Why did you choose finance as a career? My first and only job within finance is working for the Army Flying Museum. I was employed as a bookkeeper to post invoices onto a computer. Twelve years later I am now the finance manager, producing financial reports related to budgets, accounts, payroll preparation, Gift Aid and other things. I love it.
What is the proudest moment of your career so far? For me, it was self-funding and successfully passing my AAT Accounting Qualification. As the only member of staff working in the finance office, I really wanted to learn as much as I could in order to support the museum. Being part-time enabled me to attend college one day a week and, after three years and hours of studying, I did it – I was very proud.
What do you do outside work? My children have now left home, so I spend all my time with my husband and two Labradors. We walk miles and spend time doing DIY around the house.
Who has been the biggest influence on your career so far? When I first started at the museum, the chief executive at the time was a lady called Marion Paviour. When I realised just how much there was to learn, I panicked and handed in my notice. Marion called me and told me that I was having a crisis of confidence and that I should give myself another month – if I still didn’t like it, she would accept my resignation. Ultimately, she believed in me, and here I am 12 years later.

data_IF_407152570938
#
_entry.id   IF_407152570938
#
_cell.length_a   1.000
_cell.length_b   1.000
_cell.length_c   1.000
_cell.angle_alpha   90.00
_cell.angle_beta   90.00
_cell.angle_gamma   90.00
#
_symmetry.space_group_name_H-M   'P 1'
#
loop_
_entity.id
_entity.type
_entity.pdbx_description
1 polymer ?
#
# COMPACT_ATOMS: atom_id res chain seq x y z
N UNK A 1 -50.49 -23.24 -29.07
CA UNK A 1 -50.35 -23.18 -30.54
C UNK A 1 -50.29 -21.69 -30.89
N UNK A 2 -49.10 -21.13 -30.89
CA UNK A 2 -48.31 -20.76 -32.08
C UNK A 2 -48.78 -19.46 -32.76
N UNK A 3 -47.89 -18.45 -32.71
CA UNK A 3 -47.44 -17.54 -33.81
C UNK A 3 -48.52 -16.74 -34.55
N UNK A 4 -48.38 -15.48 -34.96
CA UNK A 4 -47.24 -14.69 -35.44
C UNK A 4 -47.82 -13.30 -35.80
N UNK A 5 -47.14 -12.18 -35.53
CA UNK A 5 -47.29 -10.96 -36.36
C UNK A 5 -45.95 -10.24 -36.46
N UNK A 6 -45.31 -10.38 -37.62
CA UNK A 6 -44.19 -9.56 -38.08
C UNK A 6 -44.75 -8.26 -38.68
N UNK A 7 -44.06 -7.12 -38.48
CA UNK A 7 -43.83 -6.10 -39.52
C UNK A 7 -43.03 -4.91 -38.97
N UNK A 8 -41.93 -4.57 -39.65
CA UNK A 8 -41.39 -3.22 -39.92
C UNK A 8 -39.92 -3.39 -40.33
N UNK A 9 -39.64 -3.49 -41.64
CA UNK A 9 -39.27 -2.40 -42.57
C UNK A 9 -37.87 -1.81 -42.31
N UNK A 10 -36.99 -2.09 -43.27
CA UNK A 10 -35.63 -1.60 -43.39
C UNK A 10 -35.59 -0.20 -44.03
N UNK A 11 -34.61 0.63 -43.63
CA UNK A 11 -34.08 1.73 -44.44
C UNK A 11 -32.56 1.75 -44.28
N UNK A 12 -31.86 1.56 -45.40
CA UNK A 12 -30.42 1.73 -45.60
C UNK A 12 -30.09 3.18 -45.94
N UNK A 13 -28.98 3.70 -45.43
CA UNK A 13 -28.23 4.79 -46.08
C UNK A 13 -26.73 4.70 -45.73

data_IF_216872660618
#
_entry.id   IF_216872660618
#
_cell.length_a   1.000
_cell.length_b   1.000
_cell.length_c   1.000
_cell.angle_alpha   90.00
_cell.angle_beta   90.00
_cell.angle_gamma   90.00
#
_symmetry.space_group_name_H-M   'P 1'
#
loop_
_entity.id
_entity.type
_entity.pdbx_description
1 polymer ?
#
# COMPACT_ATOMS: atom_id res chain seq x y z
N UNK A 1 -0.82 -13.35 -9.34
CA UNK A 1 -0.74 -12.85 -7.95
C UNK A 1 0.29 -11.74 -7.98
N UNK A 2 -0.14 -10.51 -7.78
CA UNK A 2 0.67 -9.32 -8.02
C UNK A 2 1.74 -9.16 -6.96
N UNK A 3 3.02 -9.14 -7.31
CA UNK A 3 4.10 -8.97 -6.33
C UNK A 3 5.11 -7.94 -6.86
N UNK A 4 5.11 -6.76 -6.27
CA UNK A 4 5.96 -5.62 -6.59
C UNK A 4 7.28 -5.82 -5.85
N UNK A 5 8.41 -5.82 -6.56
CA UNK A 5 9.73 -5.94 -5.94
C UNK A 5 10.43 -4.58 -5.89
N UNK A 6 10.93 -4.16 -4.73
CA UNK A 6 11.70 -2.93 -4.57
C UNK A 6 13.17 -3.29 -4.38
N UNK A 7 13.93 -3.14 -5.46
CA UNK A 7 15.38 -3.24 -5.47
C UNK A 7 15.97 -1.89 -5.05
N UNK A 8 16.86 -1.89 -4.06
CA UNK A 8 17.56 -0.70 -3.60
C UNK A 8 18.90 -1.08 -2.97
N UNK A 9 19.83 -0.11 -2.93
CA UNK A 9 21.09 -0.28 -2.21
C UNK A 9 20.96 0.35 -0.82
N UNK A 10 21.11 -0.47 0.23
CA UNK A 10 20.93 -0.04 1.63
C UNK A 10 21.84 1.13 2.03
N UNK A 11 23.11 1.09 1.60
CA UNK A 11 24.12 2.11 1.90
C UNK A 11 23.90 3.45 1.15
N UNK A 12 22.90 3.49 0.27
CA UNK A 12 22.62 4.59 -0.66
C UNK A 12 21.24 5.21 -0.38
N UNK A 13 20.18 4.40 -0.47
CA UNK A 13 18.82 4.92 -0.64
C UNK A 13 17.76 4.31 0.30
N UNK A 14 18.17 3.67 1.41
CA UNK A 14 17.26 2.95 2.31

If you were the charities minister for the day, what one thing would you do? As a charity trying to keep funds coming in, we spend a lot of money on marketing campaigns. This money could be better spent on the long-term preservation of the museum’s collection. If I were charities minister for the day, I would put forward a policy that would allow you to reclaim a percentage of the tax paid on marketing and use that money for the benefit of the charity.
Are you optimistic for the future of the charity sector? The museum has recently undergone a National Lottery-funded renovation project, so I hope we have a very bright future. I believe that well-known charities are well-respected, so funds tend to keep rolling in. However, smaller charities will always find it harder.